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Doctor Who: The Deadly Assassin

"Through the millennia, the Time Lords of Gallifrey led a life of ordered calm, protected against all threats from lesser civilisations by their great power. But this was to change. Suddenly, and terribly, the Time Lords faced the most dangerous crisis in their long history..."

I'll get the sickening lovefest out of the way first; I love Tom Baker. I love Robert Holmes. And I love 'The Deadly Assassin'.

It is a fantastic combination of a tremendous script by Holmes, phenomenal direction from David Maloney, quality cliff-hangers (including the one that got Mary Whitehouse in a bother), excellent set design and costumes, and pitch-perfect performances from the entire guest cast, especially George Pravda’s Castellan Spandrall, the dogged Inspector Morse of Gallifrey, and, towering over everything like the curly haired colossus he is, Tom Baker at the absolute peak of his powers.

This was the story to lift the lid on the Time Lords and show us what a bunch of corrupt, self-serving hypocrites they really are. Early stories had shown the Time Lords to be all powerful, god-like aliens. Holmes takes us to a very different Gallifrey from the one we've seen before. This one is more like a galactic Palace of Westminster, full of scheming politicians (who are always happy to adjust the truth) and senile old men who are fussy about pomp and ceremony and not much else.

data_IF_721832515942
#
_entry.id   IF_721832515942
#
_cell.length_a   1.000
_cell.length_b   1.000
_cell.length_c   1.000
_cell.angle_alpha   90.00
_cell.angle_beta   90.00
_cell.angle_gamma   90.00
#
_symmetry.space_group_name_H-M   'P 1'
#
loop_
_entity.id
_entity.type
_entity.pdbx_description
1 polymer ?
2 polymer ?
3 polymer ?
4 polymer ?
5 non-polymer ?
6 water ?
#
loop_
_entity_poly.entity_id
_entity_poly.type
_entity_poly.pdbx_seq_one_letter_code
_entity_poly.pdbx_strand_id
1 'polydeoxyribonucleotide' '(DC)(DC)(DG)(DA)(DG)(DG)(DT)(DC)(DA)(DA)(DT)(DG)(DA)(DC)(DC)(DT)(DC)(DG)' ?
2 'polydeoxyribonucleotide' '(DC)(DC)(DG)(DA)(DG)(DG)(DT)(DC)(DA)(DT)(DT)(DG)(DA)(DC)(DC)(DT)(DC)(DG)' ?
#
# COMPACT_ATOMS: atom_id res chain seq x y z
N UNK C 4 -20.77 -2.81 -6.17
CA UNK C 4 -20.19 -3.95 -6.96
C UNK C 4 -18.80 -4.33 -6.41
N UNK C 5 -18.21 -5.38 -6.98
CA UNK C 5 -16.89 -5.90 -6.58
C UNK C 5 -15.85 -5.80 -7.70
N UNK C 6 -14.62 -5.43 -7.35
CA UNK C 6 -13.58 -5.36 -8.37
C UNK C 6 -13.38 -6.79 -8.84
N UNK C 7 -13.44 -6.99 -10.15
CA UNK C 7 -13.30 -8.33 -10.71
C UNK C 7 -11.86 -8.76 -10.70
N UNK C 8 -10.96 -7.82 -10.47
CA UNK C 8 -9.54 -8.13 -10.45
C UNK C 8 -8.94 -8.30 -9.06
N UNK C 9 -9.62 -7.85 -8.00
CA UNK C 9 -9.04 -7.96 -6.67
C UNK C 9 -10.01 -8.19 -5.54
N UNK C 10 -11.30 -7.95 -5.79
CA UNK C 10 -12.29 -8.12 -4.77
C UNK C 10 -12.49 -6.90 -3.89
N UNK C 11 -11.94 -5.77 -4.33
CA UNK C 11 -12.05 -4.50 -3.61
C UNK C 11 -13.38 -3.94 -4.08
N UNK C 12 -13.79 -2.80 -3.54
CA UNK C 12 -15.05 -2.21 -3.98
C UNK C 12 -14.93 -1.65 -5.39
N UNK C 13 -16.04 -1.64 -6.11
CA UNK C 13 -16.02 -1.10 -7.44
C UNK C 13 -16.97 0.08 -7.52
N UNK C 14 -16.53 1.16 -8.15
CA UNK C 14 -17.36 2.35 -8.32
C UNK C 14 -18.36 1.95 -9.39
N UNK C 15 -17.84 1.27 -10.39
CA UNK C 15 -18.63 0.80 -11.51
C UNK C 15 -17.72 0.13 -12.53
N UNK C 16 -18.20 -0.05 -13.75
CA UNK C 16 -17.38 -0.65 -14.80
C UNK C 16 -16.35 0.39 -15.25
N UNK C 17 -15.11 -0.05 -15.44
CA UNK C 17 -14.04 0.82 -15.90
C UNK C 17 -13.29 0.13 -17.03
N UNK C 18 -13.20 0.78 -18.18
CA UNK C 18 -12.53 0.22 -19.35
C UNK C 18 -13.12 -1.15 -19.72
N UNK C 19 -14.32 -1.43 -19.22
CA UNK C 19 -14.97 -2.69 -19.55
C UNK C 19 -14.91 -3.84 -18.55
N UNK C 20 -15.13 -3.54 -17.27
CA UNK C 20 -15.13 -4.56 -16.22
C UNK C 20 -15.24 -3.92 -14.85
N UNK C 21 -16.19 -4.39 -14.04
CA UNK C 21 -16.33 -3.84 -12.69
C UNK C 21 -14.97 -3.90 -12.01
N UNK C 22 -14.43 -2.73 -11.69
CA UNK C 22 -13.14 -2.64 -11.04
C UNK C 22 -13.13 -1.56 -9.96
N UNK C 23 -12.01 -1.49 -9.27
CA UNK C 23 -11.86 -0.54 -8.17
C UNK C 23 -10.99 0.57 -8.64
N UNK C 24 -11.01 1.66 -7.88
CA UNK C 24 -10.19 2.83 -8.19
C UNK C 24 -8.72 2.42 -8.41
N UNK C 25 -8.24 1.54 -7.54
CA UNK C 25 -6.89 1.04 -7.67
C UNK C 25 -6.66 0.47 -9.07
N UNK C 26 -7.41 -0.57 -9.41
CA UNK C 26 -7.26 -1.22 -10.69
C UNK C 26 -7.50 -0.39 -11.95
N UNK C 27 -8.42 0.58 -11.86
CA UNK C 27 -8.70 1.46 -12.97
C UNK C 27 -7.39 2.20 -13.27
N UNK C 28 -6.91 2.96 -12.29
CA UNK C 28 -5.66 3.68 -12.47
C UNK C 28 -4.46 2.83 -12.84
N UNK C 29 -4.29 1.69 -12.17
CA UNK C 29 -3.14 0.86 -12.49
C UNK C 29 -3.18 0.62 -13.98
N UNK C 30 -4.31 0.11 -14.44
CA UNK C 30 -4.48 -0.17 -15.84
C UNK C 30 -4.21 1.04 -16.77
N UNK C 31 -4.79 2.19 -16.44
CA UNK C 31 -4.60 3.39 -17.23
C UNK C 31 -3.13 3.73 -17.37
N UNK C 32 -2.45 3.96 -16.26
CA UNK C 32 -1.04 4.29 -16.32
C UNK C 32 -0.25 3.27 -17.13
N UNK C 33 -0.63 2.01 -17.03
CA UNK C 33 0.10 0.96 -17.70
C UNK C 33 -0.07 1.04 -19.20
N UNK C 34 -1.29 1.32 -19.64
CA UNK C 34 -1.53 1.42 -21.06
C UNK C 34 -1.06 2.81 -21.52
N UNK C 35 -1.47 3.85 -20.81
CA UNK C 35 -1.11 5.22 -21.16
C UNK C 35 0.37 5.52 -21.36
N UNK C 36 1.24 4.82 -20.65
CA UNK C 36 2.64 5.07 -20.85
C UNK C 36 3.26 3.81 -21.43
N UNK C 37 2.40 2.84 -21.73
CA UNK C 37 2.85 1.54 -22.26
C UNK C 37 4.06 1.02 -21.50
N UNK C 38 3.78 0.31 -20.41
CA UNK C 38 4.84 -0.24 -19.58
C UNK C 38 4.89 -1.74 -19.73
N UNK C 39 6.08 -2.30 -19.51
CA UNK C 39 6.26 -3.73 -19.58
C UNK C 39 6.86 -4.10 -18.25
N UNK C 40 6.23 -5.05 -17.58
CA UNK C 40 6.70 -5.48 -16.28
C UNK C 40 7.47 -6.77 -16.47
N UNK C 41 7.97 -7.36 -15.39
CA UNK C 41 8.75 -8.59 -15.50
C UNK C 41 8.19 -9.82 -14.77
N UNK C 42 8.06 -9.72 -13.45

As well as revolutionising how we viewed the Time Lords, this story also broke new ground for science fiction in general. Who’d of thought that in 1976, Robert Holmes would invent a virtual reality world called the Matrix, a good nine years before William Gibson published Neuromancer and twenty-four years before the Wachowskis decided to rip-off homage Gibson. The Doctor's surprisingly brutal battle with Goth in this surreal virtual world (full of clowns, samurai and creepy surgeons) is one of the highlights of the show's 50 year history.

But best off all, after a three year absence due to Roger Delgado’s tragic death, 'The Deadly Assassin' marks the return of my all time favourite Who villain - the Master. To better fit in with the Gothic era, the Doctor's favourite nemesis has been re-imagined here as a decaying ghoul, skulking in the catacombs of Gallifrey, desperately clinging to life. Galactic domination is no longer his primary goal, only survival at any cost. Even the destruction of his home planet.

Not really much to say after that. It is, for lack of a better word, flawless. Okay, The Master’s necro make-up is too rigid and there are some plot holes (why do none of the murdered Time Lords regenerate?) but these are all minor grumbles. So, sit back, enjoy and hope that Mrs Whitehouse is spinning in her grave.

Notes and Quotes

-- The title is an obvious tautology, by his nature a successful assassin must be deadly. Holmes denied this was so by saying that "There are plenty of incompetent assassins."

--This is the only story in the classic series run in which the Doctor isn’t accompanied by a companion. Therefore this is the only story in the show's entire history where every character is of the same race.

--This is the story to establish that a Time Lord could only regenerate 12 times.